Health GAP Statement on Brazil's Intention to Issue a Compulsory License for Nelfinavir

August 22, 2001

Asia Russell: +1 267.475.2645
Paul Davis: +1 215.833.4102

In the first move by any developing country, Brazil today issued the world's first compulsory license. Brazil broke a Hoffman la Roche patent in Brazil on nelfinavir, a powerful anti-HIV drug of the protease inhibitor class.

The Brazilian move comes just before the WTO's TRIPS Council convenes on September 19 to address the conflict between health and patents, and just two months after the United States Trade Representative withdrew its WTO dispute against Brazil's patent laws.

"By issuing a compulsory license on nelfinavir, Brazil is forcing a crowbar into a crack in the dam," stated Health GAP Coalition member Paul Davis from ACT UP. "We look forward to a flood of broken patents in developing countries being decimated by AIDS, and applaud Brazil's strong stands against the US Trade Representative."

"Maintaining monopolies on medicine for poor countries during a worldwide health catastrophe is unethical and immoral," continued Davis.

Brazil's widely heralded AIDS program has been more successful than any other developing country, with rates of death and rates of new infection plummeting by over 50% since 1997 with the introduction of affordable locally manufactured AIDS drugs. Brazil makes the medicines available for free to all people with AIDS, in both rural and urban areas.

However, the USTR reserved the right to reinstate its WTO dispute with Brazil. Brazil also continues to be on the USTR's '301 list' of countries facing bilateral trade sanctions.

"The ball is now in the U.S. Trade Representative's court. If Robert Zoellick uses the economic might of the United States to crush Brazil's WTO-legal efforts to save lives, there is going to be hell to pay when the TRIPS Council convenes on September 19 to resolve the conflicts between patents and health." said Davis. "The USTR is already far out on a limb at the TRIPS Council."

The TRIPS Council is the WTO body that administers intellectual property provisions of multilateral trade agreements. At the last meeting in June, over 40 member countries spoke against the extremist position of the United States against the exportation of affordable generic medicines manufactured under compulsory license.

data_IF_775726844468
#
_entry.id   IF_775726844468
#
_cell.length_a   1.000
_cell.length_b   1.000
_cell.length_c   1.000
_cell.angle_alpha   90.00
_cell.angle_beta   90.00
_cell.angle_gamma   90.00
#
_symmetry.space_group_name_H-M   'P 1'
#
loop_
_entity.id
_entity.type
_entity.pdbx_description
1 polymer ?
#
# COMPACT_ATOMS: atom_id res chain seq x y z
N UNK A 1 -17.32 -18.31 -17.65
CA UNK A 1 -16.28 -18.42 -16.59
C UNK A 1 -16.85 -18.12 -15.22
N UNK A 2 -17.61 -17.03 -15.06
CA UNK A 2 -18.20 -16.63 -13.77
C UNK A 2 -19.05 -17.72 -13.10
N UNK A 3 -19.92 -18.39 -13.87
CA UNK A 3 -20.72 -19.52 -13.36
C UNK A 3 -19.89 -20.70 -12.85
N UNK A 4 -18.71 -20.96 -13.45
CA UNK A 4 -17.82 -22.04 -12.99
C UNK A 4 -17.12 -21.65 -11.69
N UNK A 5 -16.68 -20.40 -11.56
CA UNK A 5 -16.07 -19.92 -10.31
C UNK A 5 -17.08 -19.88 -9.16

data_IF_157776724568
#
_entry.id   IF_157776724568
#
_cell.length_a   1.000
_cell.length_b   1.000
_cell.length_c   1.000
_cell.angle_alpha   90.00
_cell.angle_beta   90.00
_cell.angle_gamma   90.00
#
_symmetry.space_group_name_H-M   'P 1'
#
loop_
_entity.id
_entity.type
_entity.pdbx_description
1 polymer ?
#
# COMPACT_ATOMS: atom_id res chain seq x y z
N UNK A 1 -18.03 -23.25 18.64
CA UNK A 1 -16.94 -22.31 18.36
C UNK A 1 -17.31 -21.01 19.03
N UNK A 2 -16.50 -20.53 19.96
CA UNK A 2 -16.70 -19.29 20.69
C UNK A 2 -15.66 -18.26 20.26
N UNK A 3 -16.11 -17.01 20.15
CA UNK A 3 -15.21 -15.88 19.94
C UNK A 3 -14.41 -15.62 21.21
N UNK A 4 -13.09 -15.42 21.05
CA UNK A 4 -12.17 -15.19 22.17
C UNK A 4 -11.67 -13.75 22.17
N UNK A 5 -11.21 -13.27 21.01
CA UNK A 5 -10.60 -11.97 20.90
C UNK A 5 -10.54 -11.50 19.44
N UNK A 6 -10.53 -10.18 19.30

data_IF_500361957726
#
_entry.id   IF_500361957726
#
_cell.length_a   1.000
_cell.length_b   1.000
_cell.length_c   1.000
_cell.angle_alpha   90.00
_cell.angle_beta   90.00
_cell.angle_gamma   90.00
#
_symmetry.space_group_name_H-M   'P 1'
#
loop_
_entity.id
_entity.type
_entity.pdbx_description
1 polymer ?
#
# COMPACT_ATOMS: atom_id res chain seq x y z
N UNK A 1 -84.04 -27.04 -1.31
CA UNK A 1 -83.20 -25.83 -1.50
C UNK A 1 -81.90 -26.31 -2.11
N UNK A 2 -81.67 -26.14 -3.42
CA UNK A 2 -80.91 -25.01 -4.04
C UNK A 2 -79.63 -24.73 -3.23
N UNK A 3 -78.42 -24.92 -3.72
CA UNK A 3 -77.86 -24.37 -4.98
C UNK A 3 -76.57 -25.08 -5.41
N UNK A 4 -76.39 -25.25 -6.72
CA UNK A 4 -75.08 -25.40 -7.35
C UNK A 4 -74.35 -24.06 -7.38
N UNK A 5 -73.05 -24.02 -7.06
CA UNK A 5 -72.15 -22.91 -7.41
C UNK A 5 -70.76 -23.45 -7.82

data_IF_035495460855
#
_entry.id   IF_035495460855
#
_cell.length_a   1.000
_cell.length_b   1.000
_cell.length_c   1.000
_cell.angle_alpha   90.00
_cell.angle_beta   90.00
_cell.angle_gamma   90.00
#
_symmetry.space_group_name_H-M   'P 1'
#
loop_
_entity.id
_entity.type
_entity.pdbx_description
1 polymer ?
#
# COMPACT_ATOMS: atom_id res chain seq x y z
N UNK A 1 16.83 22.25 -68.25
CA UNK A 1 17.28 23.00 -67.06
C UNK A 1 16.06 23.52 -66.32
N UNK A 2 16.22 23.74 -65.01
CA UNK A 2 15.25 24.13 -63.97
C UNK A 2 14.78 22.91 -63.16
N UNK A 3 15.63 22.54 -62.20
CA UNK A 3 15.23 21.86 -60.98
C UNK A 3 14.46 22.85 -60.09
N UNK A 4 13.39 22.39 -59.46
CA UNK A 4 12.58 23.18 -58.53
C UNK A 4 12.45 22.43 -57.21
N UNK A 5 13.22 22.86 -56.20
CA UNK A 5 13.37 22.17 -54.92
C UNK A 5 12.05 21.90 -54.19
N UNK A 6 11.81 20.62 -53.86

Compulsory licensing for export represents a significant way to provide access to crucial mediations. For example, if a country such as Zambia were to issue a compulsory license, a company in Brazil or India should be able to manufacture and export the medicines to Zambia. The USTR is pushing an interpretation of international trade agreements that would require Zambia, and any other nation in need, to build factories for every medicine needed to combat health crises.

"Every country is not Brazil, and does not have the same pre-existing industrial capacity to manufacture medicines. Robert Zoellick is pushing to render the safeguards in TRIPS meaningless for poor countries," stated Health GAP member Asia Russell, also from ACT UP Philadelphia. "To do this while a global AIDS disaster rages is unacceptable. Ambassador Zoellick will hear from us when he is addressing big-business sponsors in Philadelphia on September 17."

On September 17 in Philadelphia, Zoellick will address the annual meeting of the Corporate Council on Africa, a U.S. based lobby group for multinational corporations. The TRIPS Council meets to create resolutions for the Doha Ministerial in Geneva on September 19.

In the meantime, the US continues to issue own compulsory licenses for non-essential needs. One of the recent compulsory licenses issued by the U.S. government covered tow-truck technologies.

Paul Davis
Health GAP Coalition
ACT UP Philadelphia

+1.215.474.6886 direct tel.
+1.215.474.4793 fax
+1.215.731.1844 ACT UP

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